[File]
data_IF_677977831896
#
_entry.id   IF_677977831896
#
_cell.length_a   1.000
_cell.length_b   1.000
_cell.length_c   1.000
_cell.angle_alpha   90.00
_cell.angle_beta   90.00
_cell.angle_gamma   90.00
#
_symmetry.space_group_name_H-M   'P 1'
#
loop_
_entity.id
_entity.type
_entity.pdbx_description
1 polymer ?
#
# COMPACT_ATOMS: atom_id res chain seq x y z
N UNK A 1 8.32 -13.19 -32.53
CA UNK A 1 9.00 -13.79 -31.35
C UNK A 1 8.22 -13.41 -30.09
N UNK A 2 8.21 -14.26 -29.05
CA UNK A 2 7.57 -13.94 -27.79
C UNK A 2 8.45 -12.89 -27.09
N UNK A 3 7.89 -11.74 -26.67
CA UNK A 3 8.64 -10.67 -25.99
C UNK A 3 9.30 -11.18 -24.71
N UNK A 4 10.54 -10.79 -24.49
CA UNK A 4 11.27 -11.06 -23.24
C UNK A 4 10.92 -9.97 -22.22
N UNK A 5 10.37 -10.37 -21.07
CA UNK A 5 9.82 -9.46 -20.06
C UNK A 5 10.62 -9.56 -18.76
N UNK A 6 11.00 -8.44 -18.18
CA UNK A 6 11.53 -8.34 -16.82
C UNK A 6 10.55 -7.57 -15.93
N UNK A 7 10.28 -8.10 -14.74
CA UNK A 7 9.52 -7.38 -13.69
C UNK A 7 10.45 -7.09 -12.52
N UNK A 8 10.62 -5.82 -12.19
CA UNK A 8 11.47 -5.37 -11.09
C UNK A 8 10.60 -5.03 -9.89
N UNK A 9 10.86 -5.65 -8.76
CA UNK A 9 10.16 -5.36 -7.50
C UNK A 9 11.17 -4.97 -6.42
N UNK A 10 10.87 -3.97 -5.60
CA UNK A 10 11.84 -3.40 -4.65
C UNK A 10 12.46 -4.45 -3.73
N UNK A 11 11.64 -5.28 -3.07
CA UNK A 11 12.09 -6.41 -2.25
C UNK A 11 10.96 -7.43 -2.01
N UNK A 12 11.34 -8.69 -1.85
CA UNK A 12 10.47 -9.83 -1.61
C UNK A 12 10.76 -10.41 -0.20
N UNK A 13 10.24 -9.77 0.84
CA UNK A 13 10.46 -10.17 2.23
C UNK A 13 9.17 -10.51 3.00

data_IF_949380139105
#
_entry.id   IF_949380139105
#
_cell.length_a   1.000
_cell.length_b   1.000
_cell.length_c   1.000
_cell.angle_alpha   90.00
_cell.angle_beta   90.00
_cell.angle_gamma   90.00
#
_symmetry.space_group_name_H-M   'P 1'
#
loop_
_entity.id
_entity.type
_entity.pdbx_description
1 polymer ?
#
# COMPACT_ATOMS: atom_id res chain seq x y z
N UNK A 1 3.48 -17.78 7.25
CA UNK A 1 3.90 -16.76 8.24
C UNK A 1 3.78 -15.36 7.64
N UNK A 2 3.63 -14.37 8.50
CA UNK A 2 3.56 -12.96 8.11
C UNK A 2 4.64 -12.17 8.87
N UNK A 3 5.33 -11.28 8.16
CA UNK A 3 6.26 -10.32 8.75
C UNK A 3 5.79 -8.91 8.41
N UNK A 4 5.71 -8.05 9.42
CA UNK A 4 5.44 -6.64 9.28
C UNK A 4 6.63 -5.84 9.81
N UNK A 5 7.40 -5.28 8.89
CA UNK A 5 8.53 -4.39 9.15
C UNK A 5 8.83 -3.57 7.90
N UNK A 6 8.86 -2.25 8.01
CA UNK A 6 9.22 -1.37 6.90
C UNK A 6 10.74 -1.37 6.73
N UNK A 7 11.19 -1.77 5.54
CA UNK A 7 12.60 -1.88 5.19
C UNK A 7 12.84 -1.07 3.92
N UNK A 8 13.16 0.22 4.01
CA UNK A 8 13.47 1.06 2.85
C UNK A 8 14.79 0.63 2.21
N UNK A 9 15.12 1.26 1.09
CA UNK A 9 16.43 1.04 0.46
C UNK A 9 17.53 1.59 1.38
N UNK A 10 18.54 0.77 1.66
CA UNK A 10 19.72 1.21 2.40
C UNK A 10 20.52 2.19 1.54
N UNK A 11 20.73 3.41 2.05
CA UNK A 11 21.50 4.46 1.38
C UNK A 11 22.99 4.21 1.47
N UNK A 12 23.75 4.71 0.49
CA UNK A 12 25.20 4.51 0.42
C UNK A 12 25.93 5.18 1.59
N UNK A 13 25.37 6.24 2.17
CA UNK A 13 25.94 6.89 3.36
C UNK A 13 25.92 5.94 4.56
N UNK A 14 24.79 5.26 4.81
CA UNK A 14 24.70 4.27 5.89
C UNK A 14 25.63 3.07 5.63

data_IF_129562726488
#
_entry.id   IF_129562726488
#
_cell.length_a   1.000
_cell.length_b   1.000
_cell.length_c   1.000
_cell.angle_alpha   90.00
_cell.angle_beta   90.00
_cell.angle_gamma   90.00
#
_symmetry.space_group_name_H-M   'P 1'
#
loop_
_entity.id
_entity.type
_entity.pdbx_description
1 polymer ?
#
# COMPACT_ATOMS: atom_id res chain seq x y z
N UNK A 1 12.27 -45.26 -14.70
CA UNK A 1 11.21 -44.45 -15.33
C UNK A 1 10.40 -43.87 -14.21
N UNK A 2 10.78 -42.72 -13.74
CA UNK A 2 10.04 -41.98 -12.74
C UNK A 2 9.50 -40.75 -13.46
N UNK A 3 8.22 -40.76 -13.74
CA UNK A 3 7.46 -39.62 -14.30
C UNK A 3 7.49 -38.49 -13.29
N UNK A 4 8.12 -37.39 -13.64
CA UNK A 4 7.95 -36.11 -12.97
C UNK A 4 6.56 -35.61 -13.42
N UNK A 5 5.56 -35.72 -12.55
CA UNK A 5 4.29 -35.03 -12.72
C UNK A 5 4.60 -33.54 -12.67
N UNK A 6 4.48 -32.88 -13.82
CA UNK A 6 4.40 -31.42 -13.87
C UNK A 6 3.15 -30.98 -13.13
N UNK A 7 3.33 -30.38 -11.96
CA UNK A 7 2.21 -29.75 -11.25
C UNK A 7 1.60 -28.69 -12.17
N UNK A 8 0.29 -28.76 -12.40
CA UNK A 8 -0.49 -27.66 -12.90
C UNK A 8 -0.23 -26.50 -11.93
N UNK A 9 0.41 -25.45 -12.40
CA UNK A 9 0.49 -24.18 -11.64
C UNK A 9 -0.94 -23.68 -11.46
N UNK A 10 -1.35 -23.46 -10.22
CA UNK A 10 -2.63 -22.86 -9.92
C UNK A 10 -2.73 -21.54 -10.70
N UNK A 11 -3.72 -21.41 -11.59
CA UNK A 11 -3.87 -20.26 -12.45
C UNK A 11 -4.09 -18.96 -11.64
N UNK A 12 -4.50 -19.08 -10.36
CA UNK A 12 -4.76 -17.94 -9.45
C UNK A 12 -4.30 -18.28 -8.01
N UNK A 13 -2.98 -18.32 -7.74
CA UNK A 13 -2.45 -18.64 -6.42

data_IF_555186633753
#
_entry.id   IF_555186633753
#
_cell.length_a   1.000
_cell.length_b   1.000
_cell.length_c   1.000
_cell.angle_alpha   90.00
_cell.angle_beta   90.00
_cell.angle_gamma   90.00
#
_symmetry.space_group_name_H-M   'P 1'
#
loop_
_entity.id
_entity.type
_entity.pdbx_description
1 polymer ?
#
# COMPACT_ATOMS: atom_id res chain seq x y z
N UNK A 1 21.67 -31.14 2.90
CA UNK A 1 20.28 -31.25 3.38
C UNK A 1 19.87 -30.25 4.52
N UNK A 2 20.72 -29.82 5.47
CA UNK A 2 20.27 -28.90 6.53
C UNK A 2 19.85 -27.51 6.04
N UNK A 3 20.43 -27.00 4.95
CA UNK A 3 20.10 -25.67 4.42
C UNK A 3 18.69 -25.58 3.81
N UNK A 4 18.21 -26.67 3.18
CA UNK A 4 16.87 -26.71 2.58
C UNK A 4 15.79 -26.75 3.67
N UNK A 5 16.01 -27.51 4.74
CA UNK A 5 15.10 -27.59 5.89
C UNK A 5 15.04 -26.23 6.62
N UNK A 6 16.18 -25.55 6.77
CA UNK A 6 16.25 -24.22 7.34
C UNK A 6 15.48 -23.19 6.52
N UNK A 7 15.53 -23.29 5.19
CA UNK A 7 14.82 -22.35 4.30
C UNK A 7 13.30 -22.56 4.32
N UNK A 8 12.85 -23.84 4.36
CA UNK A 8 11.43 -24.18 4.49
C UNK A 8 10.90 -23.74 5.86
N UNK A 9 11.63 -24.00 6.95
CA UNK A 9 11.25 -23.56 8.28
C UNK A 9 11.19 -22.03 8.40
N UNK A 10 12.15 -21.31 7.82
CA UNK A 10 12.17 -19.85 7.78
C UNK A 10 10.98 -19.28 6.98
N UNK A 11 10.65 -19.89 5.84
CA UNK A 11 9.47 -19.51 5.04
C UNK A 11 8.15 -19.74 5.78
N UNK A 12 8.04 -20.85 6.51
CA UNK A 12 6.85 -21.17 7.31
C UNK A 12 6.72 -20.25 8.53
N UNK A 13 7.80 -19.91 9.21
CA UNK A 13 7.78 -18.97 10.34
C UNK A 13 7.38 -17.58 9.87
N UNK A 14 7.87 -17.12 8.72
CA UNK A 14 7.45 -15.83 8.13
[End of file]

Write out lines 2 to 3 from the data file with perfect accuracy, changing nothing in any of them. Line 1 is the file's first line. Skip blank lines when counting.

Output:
#
_entry.id   IF_677977831896